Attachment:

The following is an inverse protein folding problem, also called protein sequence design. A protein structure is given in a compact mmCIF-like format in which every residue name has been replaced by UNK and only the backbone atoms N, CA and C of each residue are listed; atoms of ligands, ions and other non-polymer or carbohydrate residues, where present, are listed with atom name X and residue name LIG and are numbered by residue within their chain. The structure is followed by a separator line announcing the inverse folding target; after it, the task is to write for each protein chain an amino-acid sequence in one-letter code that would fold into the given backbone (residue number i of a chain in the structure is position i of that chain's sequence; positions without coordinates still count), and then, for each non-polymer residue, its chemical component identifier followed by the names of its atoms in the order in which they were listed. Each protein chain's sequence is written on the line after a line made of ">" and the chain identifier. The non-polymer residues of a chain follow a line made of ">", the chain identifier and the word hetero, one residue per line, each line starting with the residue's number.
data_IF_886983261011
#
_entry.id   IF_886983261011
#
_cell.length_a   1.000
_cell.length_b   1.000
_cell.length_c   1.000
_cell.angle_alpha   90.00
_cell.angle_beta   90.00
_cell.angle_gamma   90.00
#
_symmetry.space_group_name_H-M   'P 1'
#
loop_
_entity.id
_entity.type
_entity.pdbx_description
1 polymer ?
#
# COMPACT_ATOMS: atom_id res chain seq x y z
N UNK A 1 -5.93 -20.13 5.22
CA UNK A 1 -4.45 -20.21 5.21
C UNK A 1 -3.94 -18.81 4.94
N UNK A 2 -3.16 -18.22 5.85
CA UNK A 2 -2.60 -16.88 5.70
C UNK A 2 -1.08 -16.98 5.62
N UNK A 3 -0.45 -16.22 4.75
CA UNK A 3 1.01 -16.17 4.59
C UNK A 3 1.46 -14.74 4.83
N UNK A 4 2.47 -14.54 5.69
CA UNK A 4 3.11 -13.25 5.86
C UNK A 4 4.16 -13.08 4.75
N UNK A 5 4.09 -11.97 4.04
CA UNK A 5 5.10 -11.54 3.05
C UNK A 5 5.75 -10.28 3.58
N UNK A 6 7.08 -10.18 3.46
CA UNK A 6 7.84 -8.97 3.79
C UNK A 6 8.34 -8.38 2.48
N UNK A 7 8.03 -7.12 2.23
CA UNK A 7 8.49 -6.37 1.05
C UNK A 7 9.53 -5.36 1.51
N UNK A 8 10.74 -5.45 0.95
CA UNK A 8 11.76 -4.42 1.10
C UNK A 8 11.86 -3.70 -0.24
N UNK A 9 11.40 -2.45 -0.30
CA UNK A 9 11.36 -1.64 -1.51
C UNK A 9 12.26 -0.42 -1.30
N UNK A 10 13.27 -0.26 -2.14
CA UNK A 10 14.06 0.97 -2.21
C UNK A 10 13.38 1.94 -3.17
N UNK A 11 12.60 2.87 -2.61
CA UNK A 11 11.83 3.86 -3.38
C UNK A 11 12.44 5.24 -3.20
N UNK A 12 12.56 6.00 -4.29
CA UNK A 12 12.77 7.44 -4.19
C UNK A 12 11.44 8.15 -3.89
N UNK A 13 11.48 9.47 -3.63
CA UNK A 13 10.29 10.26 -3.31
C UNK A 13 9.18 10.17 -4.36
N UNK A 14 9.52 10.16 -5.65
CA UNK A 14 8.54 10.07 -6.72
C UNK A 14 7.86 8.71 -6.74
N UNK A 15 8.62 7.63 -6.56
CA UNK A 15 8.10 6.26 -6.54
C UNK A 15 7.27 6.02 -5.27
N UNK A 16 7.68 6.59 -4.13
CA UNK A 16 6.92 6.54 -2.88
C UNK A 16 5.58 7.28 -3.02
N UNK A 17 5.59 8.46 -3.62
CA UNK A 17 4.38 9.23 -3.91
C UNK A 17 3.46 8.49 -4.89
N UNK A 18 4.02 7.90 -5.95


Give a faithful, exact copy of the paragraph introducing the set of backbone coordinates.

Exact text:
The following is an inverse protein folding problem, also called protein sequence design. A protein structure is given in a compact mmCIF-like format in which every residue name has been replaced by UNK and only the backbone atoms N, CA and C of each residue are listed; atoms of ligands, ions and other non-polymer or carbohydrate residues, where present, are listed with atom name X and residue name LIG and are numbered by residue within their chain. The structure is followed by a separator line announcing the inverse folding target; after it, the task is to write for each protein chain an amino-acid sequence in one-letter code that would fold into the given backbone (residue number i of a chain in the structure is position i of that chain's sequence; positions without coordinates still count), and then, for each non-polymer residue, its chemical component identifier followed by the names of its atoms in the order in which they were listed. Each protein chain's sequence is written on the line after a line made of ">" and the chain identifier. The non-polymer residues of a chain follow a line made of ">", the chain identifier and the word hetero, one residue per line, each line starting with the residue's number.